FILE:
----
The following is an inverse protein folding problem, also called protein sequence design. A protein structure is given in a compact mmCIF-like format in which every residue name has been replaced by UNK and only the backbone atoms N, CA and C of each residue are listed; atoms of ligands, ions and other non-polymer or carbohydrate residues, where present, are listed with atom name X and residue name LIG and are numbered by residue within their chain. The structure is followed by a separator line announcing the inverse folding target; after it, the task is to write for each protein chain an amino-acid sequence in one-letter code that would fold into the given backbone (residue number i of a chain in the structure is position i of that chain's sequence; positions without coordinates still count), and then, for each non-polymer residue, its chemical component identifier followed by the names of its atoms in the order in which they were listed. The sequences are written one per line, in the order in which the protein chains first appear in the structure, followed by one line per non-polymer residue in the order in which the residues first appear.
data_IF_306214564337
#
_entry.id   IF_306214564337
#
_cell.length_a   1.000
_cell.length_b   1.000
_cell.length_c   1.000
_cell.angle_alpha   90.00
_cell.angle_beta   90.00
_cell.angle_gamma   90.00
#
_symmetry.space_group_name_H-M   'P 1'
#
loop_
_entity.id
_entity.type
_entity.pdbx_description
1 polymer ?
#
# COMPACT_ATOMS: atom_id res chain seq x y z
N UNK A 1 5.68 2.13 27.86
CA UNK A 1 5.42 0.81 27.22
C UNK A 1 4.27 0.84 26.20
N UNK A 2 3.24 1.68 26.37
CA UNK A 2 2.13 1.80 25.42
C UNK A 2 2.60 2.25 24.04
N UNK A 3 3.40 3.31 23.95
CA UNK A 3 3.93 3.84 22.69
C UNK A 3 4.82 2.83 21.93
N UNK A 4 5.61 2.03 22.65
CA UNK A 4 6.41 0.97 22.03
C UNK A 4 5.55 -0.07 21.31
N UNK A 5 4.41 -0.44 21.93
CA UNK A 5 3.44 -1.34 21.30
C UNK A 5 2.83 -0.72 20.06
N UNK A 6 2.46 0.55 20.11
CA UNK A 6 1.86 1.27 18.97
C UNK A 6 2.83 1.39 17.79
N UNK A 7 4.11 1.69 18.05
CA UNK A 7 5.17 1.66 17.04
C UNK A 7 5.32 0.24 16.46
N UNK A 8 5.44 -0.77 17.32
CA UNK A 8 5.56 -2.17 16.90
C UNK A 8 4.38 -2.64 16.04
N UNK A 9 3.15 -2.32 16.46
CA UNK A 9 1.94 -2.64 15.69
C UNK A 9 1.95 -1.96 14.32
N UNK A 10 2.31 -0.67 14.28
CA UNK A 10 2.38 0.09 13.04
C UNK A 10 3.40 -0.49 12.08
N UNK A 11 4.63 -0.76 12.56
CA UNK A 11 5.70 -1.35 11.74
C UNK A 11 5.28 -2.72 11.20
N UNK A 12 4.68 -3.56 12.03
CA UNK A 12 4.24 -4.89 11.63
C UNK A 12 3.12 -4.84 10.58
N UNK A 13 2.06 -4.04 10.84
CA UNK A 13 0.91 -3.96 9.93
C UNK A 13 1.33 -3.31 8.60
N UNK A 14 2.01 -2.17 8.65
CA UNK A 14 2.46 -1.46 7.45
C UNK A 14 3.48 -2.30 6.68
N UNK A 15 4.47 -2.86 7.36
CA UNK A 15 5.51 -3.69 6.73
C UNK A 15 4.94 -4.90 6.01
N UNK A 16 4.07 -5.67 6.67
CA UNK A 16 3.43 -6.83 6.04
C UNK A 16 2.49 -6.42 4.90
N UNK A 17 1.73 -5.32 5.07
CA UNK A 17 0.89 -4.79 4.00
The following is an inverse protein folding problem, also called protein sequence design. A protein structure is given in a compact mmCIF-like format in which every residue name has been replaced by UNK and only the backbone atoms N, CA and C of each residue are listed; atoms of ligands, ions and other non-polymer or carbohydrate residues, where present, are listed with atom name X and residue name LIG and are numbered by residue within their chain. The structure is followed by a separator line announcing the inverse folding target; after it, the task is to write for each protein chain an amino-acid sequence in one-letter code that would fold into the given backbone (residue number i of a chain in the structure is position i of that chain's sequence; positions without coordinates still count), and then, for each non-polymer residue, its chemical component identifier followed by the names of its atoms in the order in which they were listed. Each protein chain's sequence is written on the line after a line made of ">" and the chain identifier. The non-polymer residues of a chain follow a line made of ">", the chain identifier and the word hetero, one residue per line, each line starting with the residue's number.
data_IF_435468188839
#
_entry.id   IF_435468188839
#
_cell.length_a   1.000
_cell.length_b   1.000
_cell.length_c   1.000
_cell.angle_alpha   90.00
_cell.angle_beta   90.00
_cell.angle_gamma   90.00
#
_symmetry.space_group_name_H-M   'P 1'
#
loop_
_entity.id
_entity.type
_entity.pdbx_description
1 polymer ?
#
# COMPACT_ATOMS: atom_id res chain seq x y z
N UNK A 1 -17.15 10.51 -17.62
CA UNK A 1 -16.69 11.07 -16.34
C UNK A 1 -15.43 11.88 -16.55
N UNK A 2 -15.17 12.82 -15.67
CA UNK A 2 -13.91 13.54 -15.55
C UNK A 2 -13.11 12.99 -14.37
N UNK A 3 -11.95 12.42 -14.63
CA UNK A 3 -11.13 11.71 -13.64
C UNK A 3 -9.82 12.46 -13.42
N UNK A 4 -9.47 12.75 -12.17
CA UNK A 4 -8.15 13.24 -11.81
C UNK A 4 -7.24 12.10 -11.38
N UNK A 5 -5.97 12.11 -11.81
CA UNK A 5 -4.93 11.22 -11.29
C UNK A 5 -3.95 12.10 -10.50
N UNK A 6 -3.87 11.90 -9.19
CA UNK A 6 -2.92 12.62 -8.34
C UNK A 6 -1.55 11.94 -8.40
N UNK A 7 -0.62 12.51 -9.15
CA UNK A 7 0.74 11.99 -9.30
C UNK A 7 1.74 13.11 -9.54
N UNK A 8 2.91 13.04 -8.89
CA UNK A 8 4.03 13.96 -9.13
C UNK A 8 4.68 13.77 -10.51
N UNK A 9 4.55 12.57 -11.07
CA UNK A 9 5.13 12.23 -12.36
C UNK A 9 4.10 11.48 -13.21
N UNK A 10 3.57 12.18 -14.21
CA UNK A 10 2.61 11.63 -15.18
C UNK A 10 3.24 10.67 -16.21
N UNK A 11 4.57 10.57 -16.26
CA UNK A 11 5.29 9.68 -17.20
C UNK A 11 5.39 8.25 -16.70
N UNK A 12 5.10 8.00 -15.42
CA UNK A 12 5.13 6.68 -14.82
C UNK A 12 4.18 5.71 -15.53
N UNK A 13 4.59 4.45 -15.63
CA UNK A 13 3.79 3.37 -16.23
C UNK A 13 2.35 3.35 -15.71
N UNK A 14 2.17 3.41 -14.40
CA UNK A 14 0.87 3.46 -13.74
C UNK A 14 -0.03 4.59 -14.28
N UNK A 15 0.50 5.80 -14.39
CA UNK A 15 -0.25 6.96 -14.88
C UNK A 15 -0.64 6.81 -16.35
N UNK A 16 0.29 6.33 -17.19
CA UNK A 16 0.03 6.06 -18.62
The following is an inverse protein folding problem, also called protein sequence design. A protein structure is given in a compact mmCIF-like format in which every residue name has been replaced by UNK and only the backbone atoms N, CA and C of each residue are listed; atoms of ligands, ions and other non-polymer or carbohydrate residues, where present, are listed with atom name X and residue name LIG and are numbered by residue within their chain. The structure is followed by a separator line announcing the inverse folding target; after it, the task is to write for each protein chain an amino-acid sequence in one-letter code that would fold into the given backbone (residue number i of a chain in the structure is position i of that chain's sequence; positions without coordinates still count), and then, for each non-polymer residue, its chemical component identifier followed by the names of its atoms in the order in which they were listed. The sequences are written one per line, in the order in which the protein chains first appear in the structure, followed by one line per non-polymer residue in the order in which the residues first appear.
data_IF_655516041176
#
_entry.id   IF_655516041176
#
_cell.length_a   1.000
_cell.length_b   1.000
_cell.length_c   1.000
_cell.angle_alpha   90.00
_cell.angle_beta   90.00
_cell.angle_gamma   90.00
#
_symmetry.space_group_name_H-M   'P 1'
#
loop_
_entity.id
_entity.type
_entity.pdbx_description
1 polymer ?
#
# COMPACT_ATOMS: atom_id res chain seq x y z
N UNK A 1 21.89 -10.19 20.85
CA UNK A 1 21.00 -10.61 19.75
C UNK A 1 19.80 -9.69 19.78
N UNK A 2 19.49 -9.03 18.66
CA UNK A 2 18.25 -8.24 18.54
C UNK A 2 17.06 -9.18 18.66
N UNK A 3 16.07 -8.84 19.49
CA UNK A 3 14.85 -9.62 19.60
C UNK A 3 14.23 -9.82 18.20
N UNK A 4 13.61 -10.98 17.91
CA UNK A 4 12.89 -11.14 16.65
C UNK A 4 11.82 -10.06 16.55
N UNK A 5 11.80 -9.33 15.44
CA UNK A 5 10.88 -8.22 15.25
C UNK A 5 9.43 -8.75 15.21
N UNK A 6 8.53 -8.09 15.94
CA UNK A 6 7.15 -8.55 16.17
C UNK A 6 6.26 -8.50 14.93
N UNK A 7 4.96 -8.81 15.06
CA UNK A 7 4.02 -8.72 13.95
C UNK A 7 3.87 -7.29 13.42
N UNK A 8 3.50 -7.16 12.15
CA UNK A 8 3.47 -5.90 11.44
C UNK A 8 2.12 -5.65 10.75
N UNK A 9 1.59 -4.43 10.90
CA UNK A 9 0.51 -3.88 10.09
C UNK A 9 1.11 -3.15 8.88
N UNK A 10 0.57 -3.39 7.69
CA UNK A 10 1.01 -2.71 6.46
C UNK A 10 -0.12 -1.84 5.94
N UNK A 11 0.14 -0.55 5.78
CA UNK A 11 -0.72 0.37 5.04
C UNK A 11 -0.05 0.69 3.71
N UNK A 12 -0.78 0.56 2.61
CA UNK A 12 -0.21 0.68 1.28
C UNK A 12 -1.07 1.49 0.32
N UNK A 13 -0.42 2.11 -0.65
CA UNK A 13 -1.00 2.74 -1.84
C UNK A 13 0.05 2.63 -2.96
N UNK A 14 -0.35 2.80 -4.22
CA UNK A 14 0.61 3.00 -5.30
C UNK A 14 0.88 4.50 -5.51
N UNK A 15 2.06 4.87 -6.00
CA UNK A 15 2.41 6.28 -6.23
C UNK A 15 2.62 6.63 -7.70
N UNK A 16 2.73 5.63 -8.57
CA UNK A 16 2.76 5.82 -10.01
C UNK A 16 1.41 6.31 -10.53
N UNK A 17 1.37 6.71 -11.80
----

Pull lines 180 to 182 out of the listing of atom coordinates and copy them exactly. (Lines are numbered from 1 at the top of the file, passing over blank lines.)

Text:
CA UNK A 7 4.02 -8.72 13.95
C UNK A 7 3.87 -7.29 13.42
N UNK A 8 3.50 -7.16 12.15